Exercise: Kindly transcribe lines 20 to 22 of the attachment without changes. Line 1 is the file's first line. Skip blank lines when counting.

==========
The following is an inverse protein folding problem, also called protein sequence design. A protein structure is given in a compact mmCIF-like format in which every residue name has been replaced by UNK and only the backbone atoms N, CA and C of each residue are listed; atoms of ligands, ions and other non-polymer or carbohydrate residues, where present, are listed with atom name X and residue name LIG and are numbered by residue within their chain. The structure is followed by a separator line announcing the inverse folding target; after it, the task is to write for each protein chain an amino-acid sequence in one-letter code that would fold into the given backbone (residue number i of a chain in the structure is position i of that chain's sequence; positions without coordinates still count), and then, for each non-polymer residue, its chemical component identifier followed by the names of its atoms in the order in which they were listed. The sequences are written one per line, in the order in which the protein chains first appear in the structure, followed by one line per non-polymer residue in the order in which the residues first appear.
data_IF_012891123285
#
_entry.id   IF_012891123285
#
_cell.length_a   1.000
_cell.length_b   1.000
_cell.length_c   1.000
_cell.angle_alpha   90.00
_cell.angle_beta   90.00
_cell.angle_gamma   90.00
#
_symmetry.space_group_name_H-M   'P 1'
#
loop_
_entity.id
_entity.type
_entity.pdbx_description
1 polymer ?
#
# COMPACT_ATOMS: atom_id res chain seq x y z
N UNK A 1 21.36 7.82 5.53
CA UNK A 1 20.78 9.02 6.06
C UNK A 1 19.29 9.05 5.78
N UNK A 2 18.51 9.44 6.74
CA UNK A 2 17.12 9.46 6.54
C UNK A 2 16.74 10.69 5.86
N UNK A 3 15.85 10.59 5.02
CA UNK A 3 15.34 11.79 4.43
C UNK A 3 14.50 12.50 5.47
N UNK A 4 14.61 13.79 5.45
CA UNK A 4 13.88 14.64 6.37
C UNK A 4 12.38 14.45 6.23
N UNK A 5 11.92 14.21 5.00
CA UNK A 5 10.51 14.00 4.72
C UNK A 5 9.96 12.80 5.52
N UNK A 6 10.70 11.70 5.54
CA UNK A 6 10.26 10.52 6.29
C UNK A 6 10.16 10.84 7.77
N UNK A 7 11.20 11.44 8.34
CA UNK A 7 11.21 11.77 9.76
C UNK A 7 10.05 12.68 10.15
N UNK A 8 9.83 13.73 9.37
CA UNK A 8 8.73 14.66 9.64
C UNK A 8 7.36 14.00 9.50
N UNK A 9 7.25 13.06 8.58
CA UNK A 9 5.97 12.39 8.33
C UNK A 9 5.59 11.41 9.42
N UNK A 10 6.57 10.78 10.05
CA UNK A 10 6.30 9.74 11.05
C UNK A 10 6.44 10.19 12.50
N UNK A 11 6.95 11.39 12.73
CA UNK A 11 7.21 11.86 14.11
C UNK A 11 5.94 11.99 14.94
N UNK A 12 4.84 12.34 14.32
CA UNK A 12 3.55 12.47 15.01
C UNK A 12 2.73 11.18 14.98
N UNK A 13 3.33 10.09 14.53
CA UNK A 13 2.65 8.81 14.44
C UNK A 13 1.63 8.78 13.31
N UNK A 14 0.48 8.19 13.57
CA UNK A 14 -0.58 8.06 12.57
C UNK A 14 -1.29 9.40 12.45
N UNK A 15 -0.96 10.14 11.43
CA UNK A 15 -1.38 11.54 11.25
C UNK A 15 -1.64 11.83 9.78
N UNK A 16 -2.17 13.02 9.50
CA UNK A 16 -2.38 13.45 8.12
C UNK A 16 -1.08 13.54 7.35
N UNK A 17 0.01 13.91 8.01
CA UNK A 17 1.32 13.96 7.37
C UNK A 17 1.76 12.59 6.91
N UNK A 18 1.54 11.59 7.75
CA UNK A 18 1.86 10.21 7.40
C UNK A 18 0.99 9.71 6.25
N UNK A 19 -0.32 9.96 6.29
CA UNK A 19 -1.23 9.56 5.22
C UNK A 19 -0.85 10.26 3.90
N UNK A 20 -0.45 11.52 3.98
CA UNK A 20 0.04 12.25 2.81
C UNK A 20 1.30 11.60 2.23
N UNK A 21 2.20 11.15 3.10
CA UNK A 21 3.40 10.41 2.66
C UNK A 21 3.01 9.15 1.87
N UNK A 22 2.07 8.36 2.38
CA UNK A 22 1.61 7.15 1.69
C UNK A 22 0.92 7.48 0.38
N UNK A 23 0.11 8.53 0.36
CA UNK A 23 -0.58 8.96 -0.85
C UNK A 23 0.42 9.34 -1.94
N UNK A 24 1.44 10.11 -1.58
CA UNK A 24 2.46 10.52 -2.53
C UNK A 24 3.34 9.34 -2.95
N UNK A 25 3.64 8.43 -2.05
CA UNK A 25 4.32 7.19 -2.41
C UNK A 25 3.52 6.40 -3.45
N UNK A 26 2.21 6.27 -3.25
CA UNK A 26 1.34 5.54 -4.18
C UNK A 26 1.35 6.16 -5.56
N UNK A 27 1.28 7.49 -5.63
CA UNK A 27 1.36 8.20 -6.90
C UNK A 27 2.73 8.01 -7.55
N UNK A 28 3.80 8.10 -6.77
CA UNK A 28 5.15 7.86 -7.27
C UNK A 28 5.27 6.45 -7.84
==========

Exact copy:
#
# COMPACT_ATOMS: atom_id res chain seq x y z
N UNK A 1 21.36 7.82 5.53